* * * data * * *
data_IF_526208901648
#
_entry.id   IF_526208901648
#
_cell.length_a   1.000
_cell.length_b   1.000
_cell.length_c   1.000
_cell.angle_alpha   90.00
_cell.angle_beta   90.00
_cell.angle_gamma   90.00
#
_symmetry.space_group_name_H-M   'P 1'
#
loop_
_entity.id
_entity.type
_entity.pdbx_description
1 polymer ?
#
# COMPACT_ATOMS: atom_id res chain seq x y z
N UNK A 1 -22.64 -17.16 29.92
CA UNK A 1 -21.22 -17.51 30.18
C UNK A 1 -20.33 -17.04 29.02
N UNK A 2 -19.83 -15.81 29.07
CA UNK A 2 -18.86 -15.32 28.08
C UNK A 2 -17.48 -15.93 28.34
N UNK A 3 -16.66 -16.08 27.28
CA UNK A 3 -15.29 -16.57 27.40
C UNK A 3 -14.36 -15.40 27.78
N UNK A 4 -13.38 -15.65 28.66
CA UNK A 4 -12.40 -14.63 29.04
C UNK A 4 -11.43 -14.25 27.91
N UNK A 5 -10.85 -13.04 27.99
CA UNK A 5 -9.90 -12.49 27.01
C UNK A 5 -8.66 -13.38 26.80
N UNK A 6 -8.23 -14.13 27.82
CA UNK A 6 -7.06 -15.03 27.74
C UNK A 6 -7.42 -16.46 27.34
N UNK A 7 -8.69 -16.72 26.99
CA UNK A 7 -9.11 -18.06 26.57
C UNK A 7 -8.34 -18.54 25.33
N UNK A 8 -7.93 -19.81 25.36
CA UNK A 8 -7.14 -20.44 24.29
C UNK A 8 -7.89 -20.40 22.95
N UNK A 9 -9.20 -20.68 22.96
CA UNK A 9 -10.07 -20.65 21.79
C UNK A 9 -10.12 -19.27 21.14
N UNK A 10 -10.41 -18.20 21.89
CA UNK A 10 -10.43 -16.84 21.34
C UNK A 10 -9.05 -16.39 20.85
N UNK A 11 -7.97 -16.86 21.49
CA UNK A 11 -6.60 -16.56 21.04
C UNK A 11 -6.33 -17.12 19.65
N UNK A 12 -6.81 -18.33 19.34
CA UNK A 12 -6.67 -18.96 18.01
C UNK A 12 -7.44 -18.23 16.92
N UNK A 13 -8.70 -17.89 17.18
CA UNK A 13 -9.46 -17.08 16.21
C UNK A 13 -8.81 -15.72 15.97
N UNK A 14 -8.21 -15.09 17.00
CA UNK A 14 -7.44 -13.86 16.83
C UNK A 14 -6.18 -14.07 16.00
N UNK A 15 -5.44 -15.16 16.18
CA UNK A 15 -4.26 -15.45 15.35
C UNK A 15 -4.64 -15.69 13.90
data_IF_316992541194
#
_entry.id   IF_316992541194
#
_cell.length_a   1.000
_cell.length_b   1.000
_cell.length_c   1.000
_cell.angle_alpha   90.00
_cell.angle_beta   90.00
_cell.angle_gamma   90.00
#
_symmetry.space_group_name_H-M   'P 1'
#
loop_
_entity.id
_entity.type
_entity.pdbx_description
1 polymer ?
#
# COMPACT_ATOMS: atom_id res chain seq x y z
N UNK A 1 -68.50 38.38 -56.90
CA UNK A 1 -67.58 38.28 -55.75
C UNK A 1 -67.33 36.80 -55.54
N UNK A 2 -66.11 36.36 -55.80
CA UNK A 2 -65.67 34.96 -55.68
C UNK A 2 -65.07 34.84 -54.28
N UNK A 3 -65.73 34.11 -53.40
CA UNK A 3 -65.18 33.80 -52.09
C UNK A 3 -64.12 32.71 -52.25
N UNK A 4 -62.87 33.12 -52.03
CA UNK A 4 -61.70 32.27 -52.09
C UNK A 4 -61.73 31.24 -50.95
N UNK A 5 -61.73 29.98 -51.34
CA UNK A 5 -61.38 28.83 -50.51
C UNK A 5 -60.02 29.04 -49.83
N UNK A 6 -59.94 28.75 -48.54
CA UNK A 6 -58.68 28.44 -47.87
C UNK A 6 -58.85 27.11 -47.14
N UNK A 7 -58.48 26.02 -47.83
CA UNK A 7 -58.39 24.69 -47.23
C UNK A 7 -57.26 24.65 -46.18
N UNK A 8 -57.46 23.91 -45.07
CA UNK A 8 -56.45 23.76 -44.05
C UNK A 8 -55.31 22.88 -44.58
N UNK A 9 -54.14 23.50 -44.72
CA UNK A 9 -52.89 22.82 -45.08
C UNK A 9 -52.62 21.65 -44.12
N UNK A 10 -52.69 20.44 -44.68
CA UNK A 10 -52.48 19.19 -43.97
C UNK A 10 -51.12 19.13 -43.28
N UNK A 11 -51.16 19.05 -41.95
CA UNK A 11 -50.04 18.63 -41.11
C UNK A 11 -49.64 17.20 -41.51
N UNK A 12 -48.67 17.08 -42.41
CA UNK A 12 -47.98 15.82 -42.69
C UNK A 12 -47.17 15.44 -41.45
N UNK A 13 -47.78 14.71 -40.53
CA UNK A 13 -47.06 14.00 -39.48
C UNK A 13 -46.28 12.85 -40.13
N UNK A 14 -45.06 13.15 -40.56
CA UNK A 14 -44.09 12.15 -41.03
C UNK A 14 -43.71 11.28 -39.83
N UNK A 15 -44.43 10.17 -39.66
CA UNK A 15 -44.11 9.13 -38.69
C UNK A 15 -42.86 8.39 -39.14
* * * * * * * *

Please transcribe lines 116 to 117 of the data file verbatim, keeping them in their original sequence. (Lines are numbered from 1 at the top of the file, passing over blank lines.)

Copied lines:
N UNK A 11 -51.16 19.05 -41.95
CA UNK A 11 -50.04 18.63 -41.11